In an attempt to avoid the impending “fiscal cliff,” House Republicans offered a debt-reducation plan Monday that would increase revenues by $800 billion over the course of ten years while refusing higher taxes for the wealthy. But one conservative think tanker says forget the wealthy: Raise taxes on the middle class — an argument most conservatives won’t want to hear coming from their side of the aisle. 

President Obama speaks to a bipartisan group of congressional leaders as House Speaker John Boehner looks on at the White House on Nov. 16. (Olivier  Douliery/POOL/EPA)

Writing at the American Enterprise Institute’s magazine, The American, AEI scholar Sita Nataraj Slavov says that raising taxes on anybody might be bad politics, but “from a tax policy perspective, raising taxes on the middle class is a terrific idea.”

Slavov argues that protecting 95 percent of the population from higher taxes, while relying on higher taxes for the very rich won’t solve the “fiscal cliff” problem. 

But how should it be done? A base-broadening that includes higher taxes for 95 percent of Americans who fall under the $200,000 household threshold. 

Perhaps the biggest problem with the current tax code is that the base — that is, the kinds of activities that are taxed — is too narrow, requiring higher marginal tax rates than would otherwise be needed. What is excluded from the base? Many things — but among the largest items are interest payments on mortgages and premiums on employer-provided health insurance. Of course, there’s nothing wrong with people buying houses or employers offering health insurance coverage. But since these activities are taxed preferentially, there is more owner-occupied housing and employer-provided health insurance than there would be otherwise. In other words, these tax breaks — which are effectively government subsidies in disguise — distort people’s decisions. Curbing them would not only raise revenue, it would also encourage Americans to make decisions based on actual economic costs and benefits, rather than tax considerations.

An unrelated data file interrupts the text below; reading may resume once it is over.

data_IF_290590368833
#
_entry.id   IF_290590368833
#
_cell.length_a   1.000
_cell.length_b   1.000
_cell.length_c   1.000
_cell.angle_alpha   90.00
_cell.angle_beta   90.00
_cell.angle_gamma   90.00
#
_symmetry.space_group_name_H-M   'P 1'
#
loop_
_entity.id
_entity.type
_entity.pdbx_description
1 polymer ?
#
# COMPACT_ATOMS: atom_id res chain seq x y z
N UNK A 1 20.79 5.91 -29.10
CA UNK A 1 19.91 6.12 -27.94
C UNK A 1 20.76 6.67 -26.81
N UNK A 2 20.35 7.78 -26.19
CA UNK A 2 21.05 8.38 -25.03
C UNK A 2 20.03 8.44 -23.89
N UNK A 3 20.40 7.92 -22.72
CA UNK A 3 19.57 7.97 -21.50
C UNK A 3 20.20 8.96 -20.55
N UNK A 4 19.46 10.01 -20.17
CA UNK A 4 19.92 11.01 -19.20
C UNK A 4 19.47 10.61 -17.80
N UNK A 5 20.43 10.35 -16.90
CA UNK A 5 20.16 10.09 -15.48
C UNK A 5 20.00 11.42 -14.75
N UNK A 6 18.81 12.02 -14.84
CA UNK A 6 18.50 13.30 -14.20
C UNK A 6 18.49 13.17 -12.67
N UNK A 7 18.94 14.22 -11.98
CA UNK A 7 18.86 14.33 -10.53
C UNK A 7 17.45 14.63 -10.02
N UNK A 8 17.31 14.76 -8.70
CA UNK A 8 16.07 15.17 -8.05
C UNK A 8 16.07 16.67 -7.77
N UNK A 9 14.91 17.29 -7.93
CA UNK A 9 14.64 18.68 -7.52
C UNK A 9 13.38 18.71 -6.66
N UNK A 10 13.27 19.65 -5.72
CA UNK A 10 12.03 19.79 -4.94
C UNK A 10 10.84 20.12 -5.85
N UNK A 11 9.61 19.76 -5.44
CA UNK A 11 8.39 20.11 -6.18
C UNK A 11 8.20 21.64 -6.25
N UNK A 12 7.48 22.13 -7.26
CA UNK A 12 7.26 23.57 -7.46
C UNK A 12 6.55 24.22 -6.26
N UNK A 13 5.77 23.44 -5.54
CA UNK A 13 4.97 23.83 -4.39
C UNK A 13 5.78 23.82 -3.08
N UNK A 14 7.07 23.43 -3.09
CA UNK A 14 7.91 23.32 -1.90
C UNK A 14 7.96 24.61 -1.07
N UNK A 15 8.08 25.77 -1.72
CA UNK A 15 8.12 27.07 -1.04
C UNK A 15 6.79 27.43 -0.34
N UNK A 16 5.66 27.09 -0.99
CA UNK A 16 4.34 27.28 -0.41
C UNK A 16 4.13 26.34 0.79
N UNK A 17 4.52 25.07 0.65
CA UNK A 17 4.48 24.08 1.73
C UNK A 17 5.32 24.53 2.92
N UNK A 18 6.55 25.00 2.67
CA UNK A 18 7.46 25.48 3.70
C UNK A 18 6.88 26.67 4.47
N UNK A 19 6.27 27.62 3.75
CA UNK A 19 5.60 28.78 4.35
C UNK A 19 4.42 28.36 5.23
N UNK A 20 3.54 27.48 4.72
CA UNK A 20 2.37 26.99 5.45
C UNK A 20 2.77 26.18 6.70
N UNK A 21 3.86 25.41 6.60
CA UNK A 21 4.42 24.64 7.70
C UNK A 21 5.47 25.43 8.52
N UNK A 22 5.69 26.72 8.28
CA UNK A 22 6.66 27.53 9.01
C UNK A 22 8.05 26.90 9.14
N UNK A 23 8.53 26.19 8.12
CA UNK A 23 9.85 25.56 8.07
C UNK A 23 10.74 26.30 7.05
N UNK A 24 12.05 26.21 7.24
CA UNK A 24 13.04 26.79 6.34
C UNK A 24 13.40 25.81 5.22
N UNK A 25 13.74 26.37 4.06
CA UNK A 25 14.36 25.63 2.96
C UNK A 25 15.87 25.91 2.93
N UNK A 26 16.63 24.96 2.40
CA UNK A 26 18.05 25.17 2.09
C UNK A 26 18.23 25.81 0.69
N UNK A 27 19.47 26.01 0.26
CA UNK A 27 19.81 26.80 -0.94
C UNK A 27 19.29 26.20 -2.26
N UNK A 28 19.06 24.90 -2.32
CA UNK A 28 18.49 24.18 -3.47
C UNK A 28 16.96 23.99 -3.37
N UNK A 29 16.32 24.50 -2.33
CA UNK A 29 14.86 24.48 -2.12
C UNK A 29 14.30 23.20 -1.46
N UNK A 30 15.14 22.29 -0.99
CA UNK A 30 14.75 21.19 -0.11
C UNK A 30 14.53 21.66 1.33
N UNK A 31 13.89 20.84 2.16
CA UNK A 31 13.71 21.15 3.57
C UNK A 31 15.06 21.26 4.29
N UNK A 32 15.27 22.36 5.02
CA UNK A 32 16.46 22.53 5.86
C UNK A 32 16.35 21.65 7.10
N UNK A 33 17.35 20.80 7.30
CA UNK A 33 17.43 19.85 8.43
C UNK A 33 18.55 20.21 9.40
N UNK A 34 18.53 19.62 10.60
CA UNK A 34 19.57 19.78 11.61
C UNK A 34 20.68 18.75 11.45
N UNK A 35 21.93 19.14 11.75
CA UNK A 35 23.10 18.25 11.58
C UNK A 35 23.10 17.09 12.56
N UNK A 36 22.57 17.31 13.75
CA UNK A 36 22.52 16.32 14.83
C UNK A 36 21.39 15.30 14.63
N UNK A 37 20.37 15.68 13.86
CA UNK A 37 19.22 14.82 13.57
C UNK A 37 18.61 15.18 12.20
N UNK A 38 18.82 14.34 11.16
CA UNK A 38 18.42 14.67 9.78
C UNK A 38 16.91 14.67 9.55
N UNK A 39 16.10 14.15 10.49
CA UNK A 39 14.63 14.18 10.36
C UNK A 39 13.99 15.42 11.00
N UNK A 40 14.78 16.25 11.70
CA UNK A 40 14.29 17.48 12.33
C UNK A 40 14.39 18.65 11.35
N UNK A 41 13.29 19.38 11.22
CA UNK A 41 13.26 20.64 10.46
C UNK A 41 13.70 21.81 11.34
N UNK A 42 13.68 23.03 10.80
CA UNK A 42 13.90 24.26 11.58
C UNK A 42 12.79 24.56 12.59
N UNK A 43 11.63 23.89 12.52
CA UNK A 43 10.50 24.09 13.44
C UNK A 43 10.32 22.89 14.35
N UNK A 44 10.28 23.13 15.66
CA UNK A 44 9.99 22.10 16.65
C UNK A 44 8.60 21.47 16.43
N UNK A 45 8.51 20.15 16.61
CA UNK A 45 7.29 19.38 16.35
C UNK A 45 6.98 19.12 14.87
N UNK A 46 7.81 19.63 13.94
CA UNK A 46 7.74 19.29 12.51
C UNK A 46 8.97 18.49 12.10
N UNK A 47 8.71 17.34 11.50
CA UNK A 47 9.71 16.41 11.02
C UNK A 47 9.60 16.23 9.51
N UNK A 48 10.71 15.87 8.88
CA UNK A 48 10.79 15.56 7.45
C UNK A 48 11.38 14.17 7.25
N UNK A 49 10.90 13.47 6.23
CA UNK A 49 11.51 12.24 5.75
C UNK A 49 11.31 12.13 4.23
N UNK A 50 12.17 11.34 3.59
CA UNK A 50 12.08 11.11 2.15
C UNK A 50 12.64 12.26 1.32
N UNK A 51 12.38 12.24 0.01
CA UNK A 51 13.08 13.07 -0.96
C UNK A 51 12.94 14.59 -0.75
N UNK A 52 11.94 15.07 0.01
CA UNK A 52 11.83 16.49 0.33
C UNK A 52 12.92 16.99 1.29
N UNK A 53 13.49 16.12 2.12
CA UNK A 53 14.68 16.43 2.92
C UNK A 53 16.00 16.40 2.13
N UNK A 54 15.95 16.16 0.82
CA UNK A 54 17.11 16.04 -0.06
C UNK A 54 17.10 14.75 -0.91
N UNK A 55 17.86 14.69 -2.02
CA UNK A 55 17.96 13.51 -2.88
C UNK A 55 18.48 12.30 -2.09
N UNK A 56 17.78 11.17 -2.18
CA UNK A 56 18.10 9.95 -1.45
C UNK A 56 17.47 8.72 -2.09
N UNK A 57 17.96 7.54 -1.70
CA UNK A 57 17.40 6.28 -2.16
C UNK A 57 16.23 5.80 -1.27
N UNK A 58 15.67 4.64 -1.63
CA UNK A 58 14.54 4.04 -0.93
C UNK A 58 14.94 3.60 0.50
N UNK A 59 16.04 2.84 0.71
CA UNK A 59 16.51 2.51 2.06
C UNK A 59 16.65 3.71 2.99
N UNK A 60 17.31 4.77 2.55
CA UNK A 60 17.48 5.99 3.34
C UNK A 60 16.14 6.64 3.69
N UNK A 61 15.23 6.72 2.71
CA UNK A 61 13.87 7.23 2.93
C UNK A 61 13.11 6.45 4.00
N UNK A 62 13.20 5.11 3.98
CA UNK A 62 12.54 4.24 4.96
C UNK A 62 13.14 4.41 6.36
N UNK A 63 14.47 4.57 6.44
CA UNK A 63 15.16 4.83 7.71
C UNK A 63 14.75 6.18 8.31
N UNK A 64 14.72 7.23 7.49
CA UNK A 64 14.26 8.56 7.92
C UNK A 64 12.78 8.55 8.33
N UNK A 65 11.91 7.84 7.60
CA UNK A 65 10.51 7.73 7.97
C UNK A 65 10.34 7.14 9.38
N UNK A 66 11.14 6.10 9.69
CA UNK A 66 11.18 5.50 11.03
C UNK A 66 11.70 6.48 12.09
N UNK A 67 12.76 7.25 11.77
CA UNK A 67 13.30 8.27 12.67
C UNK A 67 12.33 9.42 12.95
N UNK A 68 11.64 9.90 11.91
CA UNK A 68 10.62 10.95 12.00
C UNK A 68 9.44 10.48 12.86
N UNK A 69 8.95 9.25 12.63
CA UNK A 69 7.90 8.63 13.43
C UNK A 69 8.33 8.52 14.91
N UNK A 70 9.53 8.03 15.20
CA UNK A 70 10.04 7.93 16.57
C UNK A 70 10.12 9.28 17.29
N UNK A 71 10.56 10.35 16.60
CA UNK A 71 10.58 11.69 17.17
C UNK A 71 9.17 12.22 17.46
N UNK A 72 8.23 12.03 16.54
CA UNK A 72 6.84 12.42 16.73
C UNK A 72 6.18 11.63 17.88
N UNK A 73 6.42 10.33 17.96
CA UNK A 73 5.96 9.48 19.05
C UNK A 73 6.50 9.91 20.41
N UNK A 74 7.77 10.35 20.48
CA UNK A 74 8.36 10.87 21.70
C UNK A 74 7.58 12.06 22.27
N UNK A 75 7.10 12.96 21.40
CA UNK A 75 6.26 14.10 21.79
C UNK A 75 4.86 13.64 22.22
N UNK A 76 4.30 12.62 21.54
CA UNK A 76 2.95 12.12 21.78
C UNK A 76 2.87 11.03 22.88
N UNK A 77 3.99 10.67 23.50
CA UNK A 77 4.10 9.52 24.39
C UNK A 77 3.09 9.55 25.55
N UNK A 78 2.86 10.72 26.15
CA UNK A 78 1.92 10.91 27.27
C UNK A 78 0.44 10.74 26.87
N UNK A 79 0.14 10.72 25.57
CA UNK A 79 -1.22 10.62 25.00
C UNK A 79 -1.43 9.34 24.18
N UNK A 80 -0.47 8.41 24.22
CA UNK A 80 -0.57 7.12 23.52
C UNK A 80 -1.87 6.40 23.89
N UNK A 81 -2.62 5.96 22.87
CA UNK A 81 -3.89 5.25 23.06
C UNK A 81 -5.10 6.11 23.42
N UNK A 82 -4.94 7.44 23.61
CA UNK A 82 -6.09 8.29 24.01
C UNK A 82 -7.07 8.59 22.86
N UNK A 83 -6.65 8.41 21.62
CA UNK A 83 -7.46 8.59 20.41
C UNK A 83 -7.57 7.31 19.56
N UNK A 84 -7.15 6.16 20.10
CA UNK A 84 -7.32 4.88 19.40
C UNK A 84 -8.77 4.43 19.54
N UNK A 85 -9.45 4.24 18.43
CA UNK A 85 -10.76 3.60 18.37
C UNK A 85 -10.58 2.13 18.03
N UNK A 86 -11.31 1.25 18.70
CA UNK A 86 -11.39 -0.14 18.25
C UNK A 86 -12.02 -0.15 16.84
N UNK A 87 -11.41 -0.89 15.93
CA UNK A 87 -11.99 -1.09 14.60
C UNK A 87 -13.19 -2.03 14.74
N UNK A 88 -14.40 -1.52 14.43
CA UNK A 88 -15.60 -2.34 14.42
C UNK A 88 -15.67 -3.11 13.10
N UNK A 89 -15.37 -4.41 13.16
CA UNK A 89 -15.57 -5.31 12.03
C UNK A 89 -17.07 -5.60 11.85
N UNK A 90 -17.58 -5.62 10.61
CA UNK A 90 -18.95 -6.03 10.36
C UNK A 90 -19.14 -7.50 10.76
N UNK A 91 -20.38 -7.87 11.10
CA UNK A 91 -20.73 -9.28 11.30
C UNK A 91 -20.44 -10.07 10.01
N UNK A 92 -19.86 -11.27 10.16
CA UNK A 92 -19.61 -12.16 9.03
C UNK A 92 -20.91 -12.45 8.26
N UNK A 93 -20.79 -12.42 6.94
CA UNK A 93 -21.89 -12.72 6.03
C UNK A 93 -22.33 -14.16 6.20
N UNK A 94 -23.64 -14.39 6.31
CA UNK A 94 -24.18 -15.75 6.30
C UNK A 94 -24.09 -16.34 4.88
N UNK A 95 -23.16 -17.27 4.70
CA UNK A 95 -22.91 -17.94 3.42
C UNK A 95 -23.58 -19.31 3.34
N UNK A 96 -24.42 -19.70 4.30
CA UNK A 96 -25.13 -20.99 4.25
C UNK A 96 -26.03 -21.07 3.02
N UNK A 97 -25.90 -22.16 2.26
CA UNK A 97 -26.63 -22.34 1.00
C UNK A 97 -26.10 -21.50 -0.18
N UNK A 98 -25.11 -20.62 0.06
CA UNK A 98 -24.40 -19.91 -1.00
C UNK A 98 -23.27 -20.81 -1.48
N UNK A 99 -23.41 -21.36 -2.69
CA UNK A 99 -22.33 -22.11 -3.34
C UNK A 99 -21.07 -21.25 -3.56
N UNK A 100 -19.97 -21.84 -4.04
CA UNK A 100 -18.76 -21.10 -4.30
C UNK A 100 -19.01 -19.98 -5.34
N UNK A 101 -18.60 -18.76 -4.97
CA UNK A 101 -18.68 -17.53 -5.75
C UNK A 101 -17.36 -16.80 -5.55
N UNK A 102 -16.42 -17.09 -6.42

Furthermore, many economists emphasize that taxing consumption is preferable to taxing income. Taxing income punishes saving, while taxing consumption does not. As an income tax is imposed on both wages and investment returns, those who save their paychecks end up owing more in taxes than those who spend them immediately. Discouraging saving in this manner can be particularly harmful to economic growth.


But serious base-broadening will require a net increase in the tax burden on the middle class, which benefits hugely from the biggest tax breaks. To avoid this outcome, some observers have suggested curbing tax breaks only for the rich. But that would excessively limit both the amount of revenue that can be raised and the potential improvement in economic incentives. Roughly 95 percent of American households make $200,000 or less. It is ridiculous to protect 95 percent of households from ever paying higher taxes, even as part of much-needed tax reform combined with fiscal belt-tightening.

Perhaps ironically, Slavov’s AEI colleague wrote a post with the headline, “Liberals keep saying they want to raise middle-class taxes. Perhaps we should start believing them.”